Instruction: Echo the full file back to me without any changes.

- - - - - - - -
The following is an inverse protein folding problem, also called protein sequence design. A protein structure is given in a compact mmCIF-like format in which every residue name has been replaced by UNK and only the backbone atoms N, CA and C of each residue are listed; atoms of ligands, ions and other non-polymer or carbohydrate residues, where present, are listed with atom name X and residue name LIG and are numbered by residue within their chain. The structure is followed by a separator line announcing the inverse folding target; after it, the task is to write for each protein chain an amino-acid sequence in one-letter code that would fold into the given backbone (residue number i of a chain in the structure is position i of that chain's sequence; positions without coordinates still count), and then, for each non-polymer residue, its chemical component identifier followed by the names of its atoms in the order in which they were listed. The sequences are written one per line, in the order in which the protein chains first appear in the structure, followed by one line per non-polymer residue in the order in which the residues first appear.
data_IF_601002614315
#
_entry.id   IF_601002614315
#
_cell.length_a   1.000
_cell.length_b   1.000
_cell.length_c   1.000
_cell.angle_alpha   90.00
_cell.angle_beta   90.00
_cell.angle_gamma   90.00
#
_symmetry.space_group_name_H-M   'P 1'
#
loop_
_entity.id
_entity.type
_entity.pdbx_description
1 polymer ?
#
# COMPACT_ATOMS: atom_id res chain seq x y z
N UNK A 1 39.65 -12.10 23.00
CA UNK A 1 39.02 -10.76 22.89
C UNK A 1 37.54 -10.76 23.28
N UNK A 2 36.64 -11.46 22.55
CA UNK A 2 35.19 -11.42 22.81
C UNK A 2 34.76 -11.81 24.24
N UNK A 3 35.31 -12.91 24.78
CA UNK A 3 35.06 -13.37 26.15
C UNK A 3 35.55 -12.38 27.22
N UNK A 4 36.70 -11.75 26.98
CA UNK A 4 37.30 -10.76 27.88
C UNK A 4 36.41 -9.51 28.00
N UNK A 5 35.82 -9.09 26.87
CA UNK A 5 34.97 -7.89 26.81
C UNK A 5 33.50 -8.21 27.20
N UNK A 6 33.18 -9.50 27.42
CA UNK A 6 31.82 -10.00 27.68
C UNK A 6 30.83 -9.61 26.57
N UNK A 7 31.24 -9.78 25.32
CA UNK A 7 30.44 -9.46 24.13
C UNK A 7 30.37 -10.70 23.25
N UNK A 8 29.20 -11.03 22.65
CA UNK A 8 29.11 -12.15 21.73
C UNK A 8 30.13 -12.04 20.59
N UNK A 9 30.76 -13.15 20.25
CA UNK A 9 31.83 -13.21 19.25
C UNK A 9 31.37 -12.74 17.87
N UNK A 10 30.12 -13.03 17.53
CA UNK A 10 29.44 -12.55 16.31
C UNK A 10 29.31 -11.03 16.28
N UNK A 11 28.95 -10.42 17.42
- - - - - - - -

The following is an inverse protein folding problem, also called protein sequence design. A protein structure is given in a compact mmCIF-like format in which every residue name has been replaced by UNK and only the backbone atoms N, CA and C of each residue are listed; atoms of ligands, ions and other non-polymer or carbohydrate residues, where present, are listed with atom name X and residue name LIG and are numbered by residue within their chain. The structure is followed by a separator line announcing the inverse folding target; after it, the task is to write for each protein chain an amino-acid sequence in one-letter code that would fold into the given backbone (residue number i of a chain in the structure is position i of that chain's sequence; positions without coordinates still count), and then, for each non-polymer residue, its chemical component identifier followed by the names of its atoms in the order in which they were listed. The sequences are written one per line, in the order in which the protein chains first appear in the structure, followed by one line per non-polymer residue in the order in which the residues first appear.
data_IF_601002614315
#
_entry.id   IF_601002614315
#
_cell.length_a   1.000
_cell.length_b   1.000
_cell.length_c   1.000
_cell.angle_alpha   90.00
_cell.angle_beta   90.00
_cell.angle_gamma   90.00
#
_symmetry.space_group_name_H-M   'P 1'
#
loop_
_entity.id
_entity.type
_entity.pdbx_description
1 polymer ?
#
# COMPACT_ATOMS: atom_id res chain seq x y z
N UNK A 1 39.65 -12.10 23.00
CA UNK A 1 39.02 -10.76 22.89
C UNK A 1 37.54 -10.76 23.28
N UNK A 2 36.64 -11.46 22.55
CA UNK A 2 35.19 -11.42 22.81
C UNK A 2 34.76 -11.81 24.24
N UNK A 3 35.31 -12.91 24.78
CA UNK A 3 35.06 -13.37 26.15
C UNK A 3 35.55 -12.38 27.22
N UNK A 4 36.70 -11.75 26.98
CA UNK A 4 37.30 -10.76 27.88
C UNK A 4 36.41 -9.51 28.00
N UNK A 5 35.82 -9.09 26.87
CA UNK A 5 34.97 -7.89 26.81
C UNK A 5 33.50 -8.21 27.20
N UNK A 6 33.18 -9.50 27.42
CA UNK A 6 31.82 -10.00 27.68
C UNK A 6 30.83 -9.61 26.57
N UNK A 7 31.24 -9.78 25.32
CA UNK A 7 30.44 -9.46 24.13
C UNK A 7 30.37 -10.70 23.25
N UNK A 8 29.20 -11.03 22.65
CA UNK A 8 29.11 -12.15 21.73
C UNK A 8 30.13 -12.04 20.59
N UNK A 9 30.76 -13.15 20.25
CA UNK A 9 31.83 -13.21 19.25
C UNK A 9 31.37 -12.74 17.87
N UNK A 10 30.12 -13.03 17.53
CA UNK A 10 29.44 -12.55 16.31
C UNK A 10 29.31 -11.03 16.28
N UNK A 11 28.95 -10.42 17.42